My name is Robin Opperman, and I am the Director of the Umcebo Trust. We run a non-profit art and craft trust, based in Durban. We applied in the most recent Lotto round of applications, and submitted end of February. We received the standard acknowledgements and within the past two weeks were very excited to receive correspondence from Lotto asking for elaboration on a number of issues related to our application.
We were also asked to get invoices for the vehicle and materials we asked for funding for. In addition, we were asked to get an intent to purchase document for the property we wanted Lotto to buy for us. This was a warehouse space, to allow us to accommodate large crafter groups and the associated materials for big orders. We dutifully spent a lot of our time and the time of agents, finding a property and signing an offer to purchase (subject to Lotto funding being granted). All the time, our administrator corresponded with Lotto, keeping them posted, so that they were aware of the progress we were making.
On 22 June they said that it was so urgent that we should courier the documents immediately to them. Of course we were all very excited. On 23 June, as we were about to courier documents, they came back to us, to tell us that our Lotto application had not been successful. They cited, in my opinion, a few minor and easily remedied problems with our constitution, business plan and audited statement. I cannot tell you how angry I was about this. Besides being an enormous waste of our time and the time of all the service providers that we work with, Lotto have also had all the documents in question since February 2009! One would think that before you ask people to get intent/offers to purchase that you would satisfy yourselves that documents you have had for four months are suitable.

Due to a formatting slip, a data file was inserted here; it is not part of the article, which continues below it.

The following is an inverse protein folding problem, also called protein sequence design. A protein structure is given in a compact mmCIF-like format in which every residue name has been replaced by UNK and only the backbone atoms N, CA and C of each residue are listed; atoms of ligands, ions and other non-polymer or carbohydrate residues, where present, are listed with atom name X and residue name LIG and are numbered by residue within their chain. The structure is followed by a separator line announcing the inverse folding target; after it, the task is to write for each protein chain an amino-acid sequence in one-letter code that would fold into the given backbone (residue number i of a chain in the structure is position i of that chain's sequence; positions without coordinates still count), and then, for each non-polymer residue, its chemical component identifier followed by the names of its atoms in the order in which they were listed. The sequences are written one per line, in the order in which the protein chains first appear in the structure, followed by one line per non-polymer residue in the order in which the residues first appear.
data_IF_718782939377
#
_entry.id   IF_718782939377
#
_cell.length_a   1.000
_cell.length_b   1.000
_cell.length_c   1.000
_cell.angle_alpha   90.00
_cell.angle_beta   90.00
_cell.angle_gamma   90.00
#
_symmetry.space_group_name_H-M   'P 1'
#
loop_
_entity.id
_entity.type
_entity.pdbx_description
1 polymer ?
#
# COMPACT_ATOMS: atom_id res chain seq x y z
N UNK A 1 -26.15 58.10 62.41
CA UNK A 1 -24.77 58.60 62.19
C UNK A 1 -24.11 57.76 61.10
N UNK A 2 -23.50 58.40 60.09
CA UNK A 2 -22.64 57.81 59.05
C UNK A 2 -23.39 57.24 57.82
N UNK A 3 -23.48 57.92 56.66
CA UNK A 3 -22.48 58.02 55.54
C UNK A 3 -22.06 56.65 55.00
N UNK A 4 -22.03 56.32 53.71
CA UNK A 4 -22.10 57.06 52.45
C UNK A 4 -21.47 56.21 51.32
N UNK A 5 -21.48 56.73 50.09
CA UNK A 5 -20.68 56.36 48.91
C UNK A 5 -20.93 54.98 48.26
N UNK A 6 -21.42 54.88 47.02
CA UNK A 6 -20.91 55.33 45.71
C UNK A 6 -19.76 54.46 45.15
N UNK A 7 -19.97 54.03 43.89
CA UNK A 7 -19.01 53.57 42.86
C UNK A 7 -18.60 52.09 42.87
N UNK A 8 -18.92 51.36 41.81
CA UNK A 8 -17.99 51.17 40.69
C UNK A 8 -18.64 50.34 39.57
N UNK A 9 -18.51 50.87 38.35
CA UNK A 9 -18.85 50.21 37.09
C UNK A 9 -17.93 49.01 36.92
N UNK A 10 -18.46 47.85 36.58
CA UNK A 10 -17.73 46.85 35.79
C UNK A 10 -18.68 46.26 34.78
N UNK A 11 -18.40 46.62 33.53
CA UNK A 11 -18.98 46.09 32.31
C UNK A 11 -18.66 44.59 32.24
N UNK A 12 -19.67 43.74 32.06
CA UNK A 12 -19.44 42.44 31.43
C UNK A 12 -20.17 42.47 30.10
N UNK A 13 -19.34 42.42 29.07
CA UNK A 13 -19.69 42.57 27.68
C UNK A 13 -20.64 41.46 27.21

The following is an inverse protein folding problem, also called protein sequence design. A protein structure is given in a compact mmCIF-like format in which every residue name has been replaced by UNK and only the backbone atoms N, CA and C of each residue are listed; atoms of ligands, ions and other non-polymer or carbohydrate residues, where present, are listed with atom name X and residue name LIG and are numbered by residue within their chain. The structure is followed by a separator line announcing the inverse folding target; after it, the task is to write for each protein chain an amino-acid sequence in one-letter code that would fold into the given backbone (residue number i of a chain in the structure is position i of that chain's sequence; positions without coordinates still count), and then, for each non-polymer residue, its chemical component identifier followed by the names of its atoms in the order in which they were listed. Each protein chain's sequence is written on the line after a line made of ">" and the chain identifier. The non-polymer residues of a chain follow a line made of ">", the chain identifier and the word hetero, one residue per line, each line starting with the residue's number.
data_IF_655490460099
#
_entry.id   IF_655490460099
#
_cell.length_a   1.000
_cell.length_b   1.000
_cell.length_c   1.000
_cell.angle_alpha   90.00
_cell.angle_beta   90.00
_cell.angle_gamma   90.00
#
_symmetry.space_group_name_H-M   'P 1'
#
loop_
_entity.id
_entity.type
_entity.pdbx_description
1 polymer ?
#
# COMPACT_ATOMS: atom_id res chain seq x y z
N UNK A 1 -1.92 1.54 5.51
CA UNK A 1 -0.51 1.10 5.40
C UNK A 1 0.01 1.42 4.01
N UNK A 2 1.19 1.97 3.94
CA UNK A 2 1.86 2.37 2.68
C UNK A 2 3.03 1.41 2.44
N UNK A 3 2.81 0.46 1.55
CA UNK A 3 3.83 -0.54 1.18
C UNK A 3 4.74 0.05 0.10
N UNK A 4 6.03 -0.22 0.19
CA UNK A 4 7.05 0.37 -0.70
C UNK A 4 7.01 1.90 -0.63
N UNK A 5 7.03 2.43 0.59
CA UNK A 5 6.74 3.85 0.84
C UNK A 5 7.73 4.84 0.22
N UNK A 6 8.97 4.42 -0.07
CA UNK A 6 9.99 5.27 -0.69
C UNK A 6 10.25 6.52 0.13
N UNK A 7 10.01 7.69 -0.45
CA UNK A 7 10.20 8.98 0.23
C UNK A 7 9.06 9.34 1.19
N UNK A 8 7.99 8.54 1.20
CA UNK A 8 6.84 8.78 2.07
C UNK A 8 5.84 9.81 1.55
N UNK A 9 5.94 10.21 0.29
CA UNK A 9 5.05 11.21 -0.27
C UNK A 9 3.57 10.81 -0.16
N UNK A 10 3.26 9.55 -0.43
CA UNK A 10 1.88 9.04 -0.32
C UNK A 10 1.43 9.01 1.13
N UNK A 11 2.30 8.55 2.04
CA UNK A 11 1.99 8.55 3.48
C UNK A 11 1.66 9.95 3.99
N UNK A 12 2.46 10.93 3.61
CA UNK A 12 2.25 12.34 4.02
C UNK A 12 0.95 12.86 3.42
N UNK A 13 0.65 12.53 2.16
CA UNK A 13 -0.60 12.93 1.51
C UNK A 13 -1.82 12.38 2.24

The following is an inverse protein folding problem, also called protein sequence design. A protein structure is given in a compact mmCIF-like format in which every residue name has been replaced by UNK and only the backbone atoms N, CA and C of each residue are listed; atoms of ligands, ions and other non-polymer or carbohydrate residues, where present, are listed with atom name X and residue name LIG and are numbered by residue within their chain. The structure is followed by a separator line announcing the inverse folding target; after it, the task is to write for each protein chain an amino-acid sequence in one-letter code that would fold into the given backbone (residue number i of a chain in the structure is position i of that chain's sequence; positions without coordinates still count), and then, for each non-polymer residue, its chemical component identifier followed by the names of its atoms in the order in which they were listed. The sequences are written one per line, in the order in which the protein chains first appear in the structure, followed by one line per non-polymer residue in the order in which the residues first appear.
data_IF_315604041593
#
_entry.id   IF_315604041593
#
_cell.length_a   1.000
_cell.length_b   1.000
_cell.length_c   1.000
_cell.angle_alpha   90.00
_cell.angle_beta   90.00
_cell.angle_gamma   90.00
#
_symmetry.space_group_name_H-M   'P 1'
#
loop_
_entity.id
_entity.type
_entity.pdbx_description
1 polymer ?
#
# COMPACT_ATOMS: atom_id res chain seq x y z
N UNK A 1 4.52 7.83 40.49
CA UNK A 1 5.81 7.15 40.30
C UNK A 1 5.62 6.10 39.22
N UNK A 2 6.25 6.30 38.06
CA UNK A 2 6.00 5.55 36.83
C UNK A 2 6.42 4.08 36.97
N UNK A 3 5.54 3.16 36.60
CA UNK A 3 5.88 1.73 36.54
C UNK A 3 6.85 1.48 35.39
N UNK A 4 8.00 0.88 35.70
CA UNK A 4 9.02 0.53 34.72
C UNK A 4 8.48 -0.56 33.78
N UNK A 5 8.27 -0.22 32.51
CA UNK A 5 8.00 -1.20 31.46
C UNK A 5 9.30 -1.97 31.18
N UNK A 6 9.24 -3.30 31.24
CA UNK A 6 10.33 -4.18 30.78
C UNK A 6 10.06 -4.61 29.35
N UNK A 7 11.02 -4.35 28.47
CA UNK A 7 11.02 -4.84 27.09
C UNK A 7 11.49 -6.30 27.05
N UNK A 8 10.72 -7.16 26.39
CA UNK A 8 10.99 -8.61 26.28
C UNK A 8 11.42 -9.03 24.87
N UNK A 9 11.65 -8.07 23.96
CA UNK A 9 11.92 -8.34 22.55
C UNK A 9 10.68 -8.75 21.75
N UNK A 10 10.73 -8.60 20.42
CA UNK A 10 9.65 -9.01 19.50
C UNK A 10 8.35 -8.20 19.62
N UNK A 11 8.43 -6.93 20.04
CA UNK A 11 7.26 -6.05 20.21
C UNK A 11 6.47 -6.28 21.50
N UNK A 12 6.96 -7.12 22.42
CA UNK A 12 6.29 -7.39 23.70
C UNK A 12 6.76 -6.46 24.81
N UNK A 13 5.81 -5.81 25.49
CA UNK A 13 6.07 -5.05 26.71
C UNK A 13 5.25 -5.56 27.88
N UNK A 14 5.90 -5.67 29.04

Of course, the issues raised by Lotto in the rejection letter are things we will attend to as a matter of urgency. However, what really disappoints me is that Lotto not only gave us the false impression that we were making positive progress towards receiving funding, but also that they did not give us feedback about their initial concerns first - before sending us on a wild goose chase that not only wasted our time, but has also embarrassed us. Just because we are NGOs does not mean our time is less valuable!
As the director of a non-profit, I want to express my frustration at the fact that the people at Lotto - who are public servants, managing public funds - are allowed to be so chaotic and unprofessional. We are essentially talking about public servants who cannot even provide a basic administrative function. We are willing to undergo rigorous selection, and to deal with being rejected with good reason. What I am not willing to do, is to sit by and tolerate the incompetent antics of a group of people who are short changing the NPO sector.
Lotto also embarrasses us with service providers, as we rush about accumulating all manner of documents, which are ultimately never read. Shame on you Lotto for short changing us, the people we serve, and the people whose time we waste in this application process you seem incapable of managing properly.
I am told that if we were granted funding that this would just be the beginning of the problems for us, as we would then have to try and get the monies paid to us, which apparently is something else Lotto often seem incapable of doing.
One need just throw a stone in the NPO community to find similar and worse experiences. As a sector we need to speak out against this. Most people do not say anything as they are either too fatigued, or else afraid of endangering future funding possibilities.
I will not be wasting anymore time with Lotto applications, so I am willing to speak out against this sham. I hope that NGO Pulse readers will speak out about this too, as this is the only way that the extent and the nature of this crisis will be revealed.
Robin Opperman is the Director of the Umcebo Trust.
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